Renewed Covid Concerns May Lead To Initial Sell-Off On Wall Street

The major U.S. index futures are currently pointing to a sharply lower open on Monday, with stocks likely to extend the pullback seen over the course of the previous session.

Concerns about a resurgence of the coronavirus are likely to weigh on Wall Street, as the delta variant contributes to a spike in infections in the U.S.

According to data from the CDC, the 7-day average of Covid-19 cases in the U.S. has jumped to nearly 30,000 after falling as low as 11,455 a month ago.

The renewed virus concerns have led to significant pre-market weakness among companies hit hardest by the pandemic such as cruise operators and airlines.

Energy stocks are also moving sharply lower in pre-market trading, as the price of crude oil plunges following news OPEC and its allies have agreed to steadily end production cuts by September 2022.

Stocks moved mostly lower over the course of the trading session on Friday after failing to sustain an early move to the upside. The major averages pulled back well off their initial highs and slid firmly into negative territory.

The major averages ended the session just off their worst levels of the day. The Dow slumped 299.17 points or 0.9 percent to 34,687.85, the Nasdaq slid 115.90 points or 0.8 percent to 14,427.24 and the S&P 500 fell 32.87 points or 0.8 percent to 4,327.16.

For the week, the tech-heavy Nasdaq tumbled by 1.9 percent, the S&P 500 slumped by 1 percent and the Dow decreased by 0.5 percent.

The initial strength on Wall Street came after the Commerce Department released a report showing an unexpected increase in retail sales in the month of June.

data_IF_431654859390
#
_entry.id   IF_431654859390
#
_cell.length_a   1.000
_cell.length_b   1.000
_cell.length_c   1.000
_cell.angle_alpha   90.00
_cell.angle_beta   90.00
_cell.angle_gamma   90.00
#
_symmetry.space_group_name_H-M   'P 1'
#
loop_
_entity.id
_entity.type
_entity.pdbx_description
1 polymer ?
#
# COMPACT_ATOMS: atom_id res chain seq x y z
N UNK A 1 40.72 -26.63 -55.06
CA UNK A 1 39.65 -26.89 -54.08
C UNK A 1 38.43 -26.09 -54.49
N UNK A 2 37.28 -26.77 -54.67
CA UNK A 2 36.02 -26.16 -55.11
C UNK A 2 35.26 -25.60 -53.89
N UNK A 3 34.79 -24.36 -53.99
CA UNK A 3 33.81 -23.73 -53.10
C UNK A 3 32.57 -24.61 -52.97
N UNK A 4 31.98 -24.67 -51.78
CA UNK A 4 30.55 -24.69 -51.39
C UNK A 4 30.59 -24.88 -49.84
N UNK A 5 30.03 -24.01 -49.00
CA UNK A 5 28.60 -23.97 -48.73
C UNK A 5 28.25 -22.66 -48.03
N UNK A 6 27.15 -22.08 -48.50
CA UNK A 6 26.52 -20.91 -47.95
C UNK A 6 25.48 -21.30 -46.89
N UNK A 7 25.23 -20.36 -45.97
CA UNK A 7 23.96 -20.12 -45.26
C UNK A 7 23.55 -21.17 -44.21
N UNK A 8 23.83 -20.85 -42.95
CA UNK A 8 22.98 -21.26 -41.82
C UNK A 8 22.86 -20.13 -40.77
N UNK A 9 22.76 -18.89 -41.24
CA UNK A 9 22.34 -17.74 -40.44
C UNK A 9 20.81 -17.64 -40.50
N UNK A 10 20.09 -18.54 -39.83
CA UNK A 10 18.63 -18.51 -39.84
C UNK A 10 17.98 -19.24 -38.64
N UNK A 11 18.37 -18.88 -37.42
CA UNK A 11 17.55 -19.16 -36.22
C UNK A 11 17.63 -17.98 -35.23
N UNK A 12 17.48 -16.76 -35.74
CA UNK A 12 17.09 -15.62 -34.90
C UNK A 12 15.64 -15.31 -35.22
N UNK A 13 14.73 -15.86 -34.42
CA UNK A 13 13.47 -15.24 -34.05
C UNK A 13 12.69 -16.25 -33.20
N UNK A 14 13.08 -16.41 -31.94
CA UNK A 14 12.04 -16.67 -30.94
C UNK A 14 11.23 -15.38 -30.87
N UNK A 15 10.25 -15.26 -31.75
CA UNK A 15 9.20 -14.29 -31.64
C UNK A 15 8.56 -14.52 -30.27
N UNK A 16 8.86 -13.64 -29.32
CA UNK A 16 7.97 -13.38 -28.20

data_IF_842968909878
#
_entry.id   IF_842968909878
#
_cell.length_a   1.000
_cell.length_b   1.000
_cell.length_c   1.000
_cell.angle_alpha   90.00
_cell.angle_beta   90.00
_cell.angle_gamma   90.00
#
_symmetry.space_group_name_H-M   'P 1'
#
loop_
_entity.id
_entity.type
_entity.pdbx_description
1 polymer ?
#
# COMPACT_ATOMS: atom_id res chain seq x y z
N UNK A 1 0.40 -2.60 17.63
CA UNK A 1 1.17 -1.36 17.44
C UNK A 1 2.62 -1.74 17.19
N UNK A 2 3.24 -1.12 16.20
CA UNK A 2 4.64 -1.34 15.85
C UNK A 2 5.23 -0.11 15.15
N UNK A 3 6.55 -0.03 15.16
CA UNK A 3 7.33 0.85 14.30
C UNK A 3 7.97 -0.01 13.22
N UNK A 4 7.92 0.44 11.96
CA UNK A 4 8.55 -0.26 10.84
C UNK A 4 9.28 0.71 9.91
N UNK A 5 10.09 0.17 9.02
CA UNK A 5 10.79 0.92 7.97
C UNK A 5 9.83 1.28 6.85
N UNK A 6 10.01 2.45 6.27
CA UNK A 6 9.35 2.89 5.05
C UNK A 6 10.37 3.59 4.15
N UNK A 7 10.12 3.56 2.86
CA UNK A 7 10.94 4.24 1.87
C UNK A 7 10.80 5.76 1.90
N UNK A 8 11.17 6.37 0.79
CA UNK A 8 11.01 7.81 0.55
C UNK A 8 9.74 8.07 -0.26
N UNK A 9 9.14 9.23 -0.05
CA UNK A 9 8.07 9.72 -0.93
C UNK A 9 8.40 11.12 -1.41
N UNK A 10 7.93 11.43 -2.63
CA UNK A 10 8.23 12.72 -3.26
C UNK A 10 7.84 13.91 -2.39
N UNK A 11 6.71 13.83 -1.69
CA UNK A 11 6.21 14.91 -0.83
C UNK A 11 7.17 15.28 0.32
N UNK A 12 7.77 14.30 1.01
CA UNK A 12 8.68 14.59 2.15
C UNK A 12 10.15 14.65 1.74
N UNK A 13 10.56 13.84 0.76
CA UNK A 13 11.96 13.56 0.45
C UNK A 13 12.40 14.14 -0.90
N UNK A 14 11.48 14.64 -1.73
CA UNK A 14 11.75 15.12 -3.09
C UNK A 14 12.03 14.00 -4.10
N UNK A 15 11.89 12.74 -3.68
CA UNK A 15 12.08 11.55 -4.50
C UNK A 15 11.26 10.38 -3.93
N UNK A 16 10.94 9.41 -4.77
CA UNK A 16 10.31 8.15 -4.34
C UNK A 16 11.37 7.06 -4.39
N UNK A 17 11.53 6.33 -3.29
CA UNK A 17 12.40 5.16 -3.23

The Commerce Department said retail sales climbed by 0.6 percent in June after plunging by a revised 1.7 percent in May.

The rebound surprised economists, who had expected retail sales to fall by 0.4 percent compared to the 1.3 percent slump originally reported for the previous month.

Excluding a steep drop in sales by motor vehicle and parts dealers, retail sales jumped by an even stronger 1.3 percent in June following a revised 0.9 percent decrease in May.

Economists had been expecting ex-auto sales to increase by 0.4 percent compared to the 0.7 percent drop originally reported for the previous month.

However, stocks came under pressure after a separate report from the University of Michigan showed an unexpected slump in consumer sentiment amid concerns about inflation.

The report showed the consumer sentiment index slid to 80.8 in July from 85.5 in June. The decrease surprised economists, who had expected the index to inch up to 86.5.

"Rather than job creation, halting and reversing an accelerating inflation rate has now become a top concern," said Surveys of Consumers chief economist Richard Curtin, noting that inflation has put added pressure on living standards and caused postponement of large discretionary purchases.

Steel stocks moved sharply lower over the course of the trading session, dragging the NYSE Arca Steel Index down by 3.2 percent.

Substantial weakness was also visible among gold stocks, as reflected by the 3 percent slump by the NYSE Arca Gold Bugs Index. The weakness in the gold sector came amid a pullback by the price of the precious metal.

Energy stocks also saw considerable weakness on the day even though the price of crude oil closed modestly higher.

Airline, semiconductor and computer hardware stocks also showed notable moves to the downside, while some strength was visible among utilities stocks.

Commodity, Currency Markets

Crude oil futures are tumbling $2.64 to $69.17 barrel after inching up $0.16 to $71.81 a barrel last Friday. Meanwhile, after sliding $14 to $1,815 an ounce in the previous session, gold futures are slumping $19.40 to $1,795.60 an ounce.

On the currency front, the U.S. dollar is trading at 109.49 yen versus the 110.07 yen it fetched at the close of New York trading on Friday. Against the euro, the dollar is trading at $1.1773 compared to last Friday's $1.806.